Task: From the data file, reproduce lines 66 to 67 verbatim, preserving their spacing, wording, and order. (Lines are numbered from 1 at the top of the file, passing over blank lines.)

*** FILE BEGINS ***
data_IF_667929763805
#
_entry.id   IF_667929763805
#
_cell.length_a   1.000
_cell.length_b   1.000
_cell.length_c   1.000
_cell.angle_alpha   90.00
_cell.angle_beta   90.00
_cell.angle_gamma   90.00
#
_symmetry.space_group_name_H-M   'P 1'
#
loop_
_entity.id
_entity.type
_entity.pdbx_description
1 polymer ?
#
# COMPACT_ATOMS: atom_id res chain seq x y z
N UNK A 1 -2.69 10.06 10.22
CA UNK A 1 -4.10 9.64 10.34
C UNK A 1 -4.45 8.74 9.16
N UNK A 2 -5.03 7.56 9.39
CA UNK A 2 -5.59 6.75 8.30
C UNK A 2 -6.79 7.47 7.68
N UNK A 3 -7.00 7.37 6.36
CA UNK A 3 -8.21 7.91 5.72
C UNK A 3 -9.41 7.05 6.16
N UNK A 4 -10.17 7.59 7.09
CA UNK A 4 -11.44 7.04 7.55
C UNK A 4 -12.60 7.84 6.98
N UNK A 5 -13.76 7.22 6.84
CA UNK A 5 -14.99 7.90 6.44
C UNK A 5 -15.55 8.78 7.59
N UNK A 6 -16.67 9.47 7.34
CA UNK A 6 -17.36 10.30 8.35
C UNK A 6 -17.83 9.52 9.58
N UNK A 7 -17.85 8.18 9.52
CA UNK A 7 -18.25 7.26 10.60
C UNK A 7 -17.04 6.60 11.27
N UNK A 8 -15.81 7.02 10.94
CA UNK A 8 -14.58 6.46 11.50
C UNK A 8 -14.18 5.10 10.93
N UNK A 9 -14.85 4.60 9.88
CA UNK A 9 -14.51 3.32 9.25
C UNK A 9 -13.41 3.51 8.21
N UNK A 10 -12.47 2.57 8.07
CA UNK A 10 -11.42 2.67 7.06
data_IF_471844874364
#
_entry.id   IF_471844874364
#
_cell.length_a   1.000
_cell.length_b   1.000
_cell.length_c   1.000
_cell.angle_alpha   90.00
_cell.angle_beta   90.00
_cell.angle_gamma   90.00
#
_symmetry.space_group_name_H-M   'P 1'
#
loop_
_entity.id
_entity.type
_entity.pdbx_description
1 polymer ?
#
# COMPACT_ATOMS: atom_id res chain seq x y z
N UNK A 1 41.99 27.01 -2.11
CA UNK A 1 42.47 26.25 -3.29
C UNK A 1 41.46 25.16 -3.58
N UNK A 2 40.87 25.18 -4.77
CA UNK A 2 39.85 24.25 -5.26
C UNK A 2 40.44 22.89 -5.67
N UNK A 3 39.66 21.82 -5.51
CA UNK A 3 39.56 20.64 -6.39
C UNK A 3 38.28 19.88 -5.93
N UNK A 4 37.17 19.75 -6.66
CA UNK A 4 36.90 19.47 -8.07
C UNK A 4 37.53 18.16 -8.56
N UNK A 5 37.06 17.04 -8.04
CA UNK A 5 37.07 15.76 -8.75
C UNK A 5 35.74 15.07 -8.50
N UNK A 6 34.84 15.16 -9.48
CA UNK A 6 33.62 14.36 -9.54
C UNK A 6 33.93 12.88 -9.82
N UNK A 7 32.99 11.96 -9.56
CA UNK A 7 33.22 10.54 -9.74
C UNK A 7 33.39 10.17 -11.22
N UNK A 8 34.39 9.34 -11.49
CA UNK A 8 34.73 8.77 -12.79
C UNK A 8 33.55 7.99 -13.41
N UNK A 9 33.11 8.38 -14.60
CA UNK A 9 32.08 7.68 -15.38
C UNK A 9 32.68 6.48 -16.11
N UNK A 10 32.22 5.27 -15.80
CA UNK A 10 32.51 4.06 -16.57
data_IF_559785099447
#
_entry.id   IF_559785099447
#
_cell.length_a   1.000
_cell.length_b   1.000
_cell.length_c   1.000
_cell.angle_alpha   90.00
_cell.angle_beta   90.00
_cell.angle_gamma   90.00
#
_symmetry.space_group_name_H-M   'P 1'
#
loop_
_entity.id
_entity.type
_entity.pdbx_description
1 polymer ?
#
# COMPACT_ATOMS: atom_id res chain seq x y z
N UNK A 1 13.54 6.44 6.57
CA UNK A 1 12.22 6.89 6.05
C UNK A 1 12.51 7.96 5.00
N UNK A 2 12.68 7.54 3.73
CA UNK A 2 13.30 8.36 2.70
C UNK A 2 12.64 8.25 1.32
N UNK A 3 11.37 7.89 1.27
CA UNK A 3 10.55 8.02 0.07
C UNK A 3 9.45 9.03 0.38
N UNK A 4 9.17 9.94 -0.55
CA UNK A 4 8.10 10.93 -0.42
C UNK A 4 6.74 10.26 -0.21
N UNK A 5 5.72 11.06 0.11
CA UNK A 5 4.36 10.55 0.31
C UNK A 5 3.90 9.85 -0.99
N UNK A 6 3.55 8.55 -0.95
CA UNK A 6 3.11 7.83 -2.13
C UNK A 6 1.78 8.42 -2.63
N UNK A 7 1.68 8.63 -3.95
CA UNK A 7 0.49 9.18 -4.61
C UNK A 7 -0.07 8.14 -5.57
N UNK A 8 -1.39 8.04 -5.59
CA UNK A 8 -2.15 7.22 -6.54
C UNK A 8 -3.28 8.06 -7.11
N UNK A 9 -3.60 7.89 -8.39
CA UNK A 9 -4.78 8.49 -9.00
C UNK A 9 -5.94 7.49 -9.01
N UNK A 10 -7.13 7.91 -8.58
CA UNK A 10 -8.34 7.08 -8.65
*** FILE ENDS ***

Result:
_entity.pdbx_description
1 polymer ?